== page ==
King’s Bounty: Warriors of the North is 1C’s  fourth foray into the world of Endoria.  However, this time the actions center around the Viking lands to the north and the adventures of Olaf, son of the Konung of Northlings, who seeks to rid his lands of the legions of the undead.  A 40-50 hour quest awaits, but is it one worth undertaking?

King’s Bounty: Warriors of the North (KB:WotN) initially plays like a standard RPG.  A simple point and click interface allows Olaf to travel from place to place, talk to the locals, purchase items and troops, and discover quests.  Once battle is joined, however, the style changes to a Tactical Battle system along the lines of Final Fantasy: Tactics, played on a hexagon laced battle map.  Once again, the interface for the battle system is clean and elegant, allowing easy access to troop abilities, spells, and heroic abilities.  Olaf gains experience during these battles which grants him the ability to lead larger armies, cast more powerful spells, and access stronger abilities (executed by spending rage points accumulated during battle).  When Olaf gains a level, he is given Might, Mind, and Magic Talent Runes which he exchanges for the aforementioned new abilities (runes can also be found hidden on the overworld map).  This system seems a bit cumbersome.  I’d rather see a more WoW or The Old Republic style of skill tree.  Granted, this is merely a matter of preference, as the system in place DOES work.

The graphical style appears slightly dated, but serviceable, calling forth memories of Warcraft 3.  The overall aesthetic is reminiscent of a storybook featuring bright, vibrant colors in the over world, switching to a much darker look in caves or in the lairs of various necromancers.  During battles, animations are fluid and varied, giving much needed personality to the various troop types.  Spells are especially impressive, effectively portraying the raw power being unleashed upon your enemies.  There are some graphical glitches here and there, most notably disappearing water effects during the opening cut scene, and occasional artifacts.  I also wish Olaf’s initial special ability looked a bit more epic.  As it is, he lifelessly spins around, seemingly halfheartedly swinging his sword.  Since this is an ability you have for a significant portion of the early game, it really should look better.  There were a few instances where Olaf got hung up on a pathway, but since I have complete control over the orientation of the map, it only adversely affected me at one point, forcing me into a battle I wasn’t prepared for.

The music is well done, although I wish there were a few more tracks to listen to while exploring.  Overall, sound is adequate, but not awe-inspiring in the way something like Bastion was.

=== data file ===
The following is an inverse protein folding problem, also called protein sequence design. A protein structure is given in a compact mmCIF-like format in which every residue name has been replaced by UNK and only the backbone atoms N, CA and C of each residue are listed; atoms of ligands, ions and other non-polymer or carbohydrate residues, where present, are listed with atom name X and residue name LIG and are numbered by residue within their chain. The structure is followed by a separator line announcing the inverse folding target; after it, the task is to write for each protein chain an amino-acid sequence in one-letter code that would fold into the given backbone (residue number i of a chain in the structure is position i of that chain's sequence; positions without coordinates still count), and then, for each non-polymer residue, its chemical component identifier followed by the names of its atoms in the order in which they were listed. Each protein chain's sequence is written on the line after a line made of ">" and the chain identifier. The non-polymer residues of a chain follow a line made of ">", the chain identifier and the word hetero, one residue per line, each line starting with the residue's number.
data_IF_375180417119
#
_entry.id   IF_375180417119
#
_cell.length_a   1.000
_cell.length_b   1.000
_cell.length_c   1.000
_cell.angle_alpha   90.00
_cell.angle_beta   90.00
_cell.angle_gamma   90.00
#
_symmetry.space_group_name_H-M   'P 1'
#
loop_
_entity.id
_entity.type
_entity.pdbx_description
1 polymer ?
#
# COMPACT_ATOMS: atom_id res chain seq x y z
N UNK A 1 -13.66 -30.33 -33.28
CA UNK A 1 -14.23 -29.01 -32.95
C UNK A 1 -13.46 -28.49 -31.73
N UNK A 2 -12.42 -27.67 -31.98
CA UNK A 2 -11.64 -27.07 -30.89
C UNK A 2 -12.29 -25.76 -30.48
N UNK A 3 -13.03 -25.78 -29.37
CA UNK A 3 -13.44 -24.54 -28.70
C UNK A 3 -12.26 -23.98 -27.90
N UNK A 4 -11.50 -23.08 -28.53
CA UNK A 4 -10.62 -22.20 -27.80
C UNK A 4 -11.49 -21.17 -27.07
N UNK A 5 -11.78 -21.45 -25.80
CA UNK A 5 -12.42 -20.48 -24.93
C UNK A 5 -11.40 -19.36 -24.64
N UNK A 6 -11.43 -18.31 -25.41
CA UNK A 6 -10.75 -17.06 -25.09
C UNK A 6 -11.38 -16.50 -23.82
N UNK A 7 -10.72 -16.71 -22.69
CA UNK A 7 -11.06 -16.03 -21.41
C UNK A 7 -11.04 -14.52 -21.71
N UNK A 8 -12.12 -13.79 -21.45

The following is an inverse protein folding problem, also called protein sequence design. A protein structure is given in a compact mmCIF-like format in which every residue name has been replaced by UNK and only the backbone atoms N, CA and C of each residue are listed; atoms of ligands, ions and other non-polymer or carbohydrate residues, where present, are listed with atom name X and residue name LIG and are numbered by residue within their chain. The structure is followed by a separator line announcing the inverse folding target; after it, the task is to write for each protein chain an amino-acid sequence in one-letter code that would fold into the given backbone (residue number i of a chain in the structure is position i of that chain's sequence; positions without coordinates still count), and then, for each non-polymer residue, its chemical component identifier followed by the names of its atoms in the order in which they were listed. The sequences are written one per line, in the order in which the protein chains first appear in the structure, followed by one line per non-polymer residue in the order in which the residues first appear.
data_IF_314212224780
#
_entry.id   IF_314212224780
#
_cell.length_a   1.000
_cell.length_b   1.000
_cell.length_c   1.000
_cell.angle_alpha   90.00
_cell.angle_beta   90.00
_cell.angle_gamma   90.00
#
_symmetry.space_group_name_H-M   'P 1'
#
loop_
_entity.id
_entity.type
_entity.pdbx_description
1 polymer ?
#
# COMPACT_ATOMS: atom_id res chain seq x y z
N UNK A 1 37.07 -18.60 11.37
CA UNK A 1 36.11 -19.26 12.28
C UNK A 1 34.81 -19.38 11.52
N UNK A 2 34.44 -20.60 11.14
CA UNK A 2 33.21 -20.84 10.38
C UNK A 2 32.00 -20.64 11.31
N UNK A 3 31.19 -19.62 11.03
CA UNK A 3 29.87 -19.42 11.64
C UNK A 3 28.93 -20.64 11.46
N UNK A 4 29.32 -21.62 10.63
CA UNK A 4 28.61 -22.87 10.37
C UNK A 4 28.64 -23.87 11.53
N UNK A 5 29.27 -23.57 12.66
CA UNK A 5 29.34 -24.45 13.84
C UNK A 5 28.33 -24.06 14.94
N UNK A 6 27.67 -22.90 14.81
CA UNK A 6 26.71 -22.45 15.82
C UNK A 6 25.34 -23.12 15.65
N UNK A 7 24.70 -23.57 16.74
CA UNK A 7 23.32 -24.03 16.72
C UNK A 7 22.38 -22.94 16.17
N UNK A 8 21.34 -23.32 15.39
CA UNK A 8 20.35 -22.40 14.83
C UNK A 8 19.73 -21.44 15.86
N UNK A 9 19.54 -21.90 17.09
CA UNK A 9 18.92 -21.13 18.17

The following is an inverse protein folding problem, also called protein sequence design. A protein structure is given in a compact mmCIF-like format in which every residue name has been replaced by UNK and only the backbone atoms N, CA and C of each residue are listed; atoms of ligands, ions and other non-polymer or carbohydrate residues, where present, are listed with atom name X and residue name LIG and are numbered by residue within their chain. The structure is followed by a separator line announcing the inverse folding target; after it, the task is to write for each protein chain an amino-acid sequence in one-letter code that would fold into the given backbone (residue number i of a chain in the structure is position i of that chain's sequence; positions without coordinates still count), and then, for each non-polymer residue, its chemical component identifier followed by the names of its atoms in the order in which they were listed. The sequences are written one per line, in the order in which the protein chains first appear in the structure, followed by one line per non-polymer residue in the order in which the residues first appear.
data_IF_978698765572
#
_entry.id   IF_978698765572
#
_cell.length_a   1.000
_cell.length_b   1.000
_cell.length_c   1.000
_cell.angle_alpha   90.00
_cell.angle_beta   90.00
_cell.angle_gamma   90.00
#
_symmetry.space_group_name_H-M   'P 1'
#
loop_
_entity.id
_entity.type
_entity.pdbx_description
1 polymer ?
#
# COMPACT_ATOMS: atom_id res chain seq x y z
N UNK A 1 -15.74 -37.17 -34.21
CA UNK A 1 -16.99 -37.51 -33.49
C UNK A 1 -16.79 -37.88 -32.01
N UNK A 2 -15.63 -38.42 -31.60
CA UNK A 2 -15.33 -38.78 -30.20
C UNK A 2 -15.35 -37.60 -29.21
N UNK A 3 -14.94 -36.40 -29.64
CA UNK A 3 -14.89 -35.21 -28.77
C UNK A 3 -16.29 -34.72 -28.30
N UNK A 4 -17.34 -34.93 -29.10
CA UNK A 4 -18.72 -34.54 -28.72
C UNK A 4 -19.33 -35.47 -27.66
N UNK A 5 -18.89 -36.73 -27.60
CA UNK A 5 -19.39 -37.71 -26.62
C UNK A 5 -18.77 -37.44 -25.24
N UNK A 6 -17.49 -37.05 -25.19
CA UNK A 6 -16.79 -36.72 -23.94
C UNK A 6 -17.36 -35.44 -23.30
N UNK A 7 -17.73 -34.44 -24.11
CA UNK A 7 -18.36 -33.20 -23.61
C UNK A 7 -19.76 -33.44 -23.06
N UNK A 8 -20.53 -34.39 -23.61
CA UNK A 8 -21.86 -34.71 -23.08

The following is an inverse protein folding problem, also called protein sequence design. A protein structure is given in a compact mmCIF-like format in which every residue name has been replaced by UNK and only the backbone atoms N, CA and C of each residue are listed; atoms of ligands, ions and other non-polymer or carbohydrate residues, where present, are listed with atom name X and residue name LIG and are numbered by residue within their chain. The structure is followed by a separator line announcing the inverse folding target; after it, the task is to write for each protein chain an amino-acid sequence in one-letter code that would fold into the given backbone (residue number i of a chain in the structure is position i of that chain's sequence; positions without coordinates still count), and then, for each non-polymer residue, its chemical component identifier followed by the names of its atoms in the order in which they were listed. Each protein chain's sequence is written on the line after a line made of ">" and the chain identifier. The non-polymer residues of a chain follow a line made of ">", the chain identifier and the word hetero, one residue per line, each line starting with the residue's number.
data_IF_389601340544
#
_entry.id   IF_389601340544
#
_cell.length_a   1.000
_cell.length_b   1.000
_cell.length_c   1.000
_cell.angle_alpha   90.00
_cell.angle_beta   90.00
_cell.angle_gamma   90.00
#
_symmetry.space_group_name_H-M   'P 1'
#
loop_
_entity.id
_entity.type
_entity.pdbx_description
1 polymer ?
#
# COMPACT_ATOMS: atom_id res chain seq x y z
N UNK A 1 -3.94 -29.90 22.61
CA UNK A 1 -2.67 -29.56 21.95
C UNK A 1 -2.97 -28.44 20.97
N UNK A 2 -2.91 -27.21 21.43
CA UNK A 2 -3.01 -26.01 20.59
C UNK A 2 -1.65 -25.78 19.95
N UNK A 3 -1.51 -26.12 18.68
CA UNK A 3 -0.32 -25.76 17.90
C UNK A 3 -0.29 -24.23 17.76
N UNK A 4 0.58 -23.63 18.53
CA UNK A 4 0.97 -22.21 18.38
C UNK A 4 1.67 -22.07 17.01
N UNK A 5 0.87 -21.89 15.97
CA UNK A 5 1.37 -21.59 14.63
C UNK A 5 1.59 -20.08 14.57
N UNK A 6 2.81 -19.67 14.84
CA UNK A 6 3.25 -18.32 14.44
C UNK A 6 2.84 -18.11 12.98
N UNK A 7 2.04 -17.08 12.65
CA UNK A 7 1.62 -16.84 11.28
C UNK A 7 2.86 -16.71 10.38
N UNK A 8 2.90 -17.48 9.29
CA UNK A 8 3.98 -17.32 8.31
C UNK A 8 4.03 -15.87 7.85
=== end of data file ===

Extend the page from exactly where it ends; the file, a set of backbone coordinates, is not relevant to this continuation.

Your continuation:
The game plays well.  I really like having the ability to explore large portions of the map without having to take part in battles every few feet.  Hovering the cursor over an enemy army provides a quick description of its strength compared to yours, making deciding which battles are worth fighting much easier.  Kiting enemies in order to get at the treasures they guard without having to engage is a useful strategy, especially during the early stages.  I thought this added a nice nod to the Elder Scrolls games.  Endoria feels like a real world, and there are definitely places where you are not welcome as a lower level character.  This adds drama, and a more organic feeling than standard RPGs where the enemies scale.  I was impressed with the Valkyrie mechanic, where “feeding” items to the valkyries upgrades their abilities.  I also liked that I could “battle” certain items in order to increase their effectiveness as well.  More games could benefit from design like this rather than the normal loot drops or spending more gold for better gear methods normally emplyed by RPGs.

There are some issues, however.  There is simply too much backtracking.  One sub-quest required me to bounce back and forth between the same two locations four or five times in a ten minute period.  Also, quest markers felt difficult to follow.  I longed for some sort of on screen arrow or guide helping me get my bearings a bit easier.  Some translations are a bit wonky, and there are some odd word spacing issues.  These aren’t game breakers, but they do make an otherwise solidly put together title seem sloppy.  I also have to mention that users are having various crashes.  I have not encountered a single game breaking bug or crash during my play, but check the Steam forums for a list of issues.  Finally, game documentation could be improved.  With so many things to collect (runes, magic crystals, animal eggs, etc) it would be beneficial to have a better idea of what they were all for.  For instance, I’m still not clear on what magic crystals do, and I only discovered that “using” spider eggs granted me spider troops by accidentally clicking on them.  A hand-holding tutorial is certainly not warranted,  but something to ease new players in would be welcome.

KB:WotN is a deliberately paced game, so don’t go into it expecting to blaze through the plot in a matter of hours.  There are times where I wish things moved a bit faster, but that’s probably because I was simply eager to see what happened next.  There is a LOT to do and see in this title, so the $30 asking price seems justified.  The issues mentioned above do warrant a more guarded recommendation, though.  Overall, if you’re looking for some epic questing with a Viking theme, Endoria is where you belong.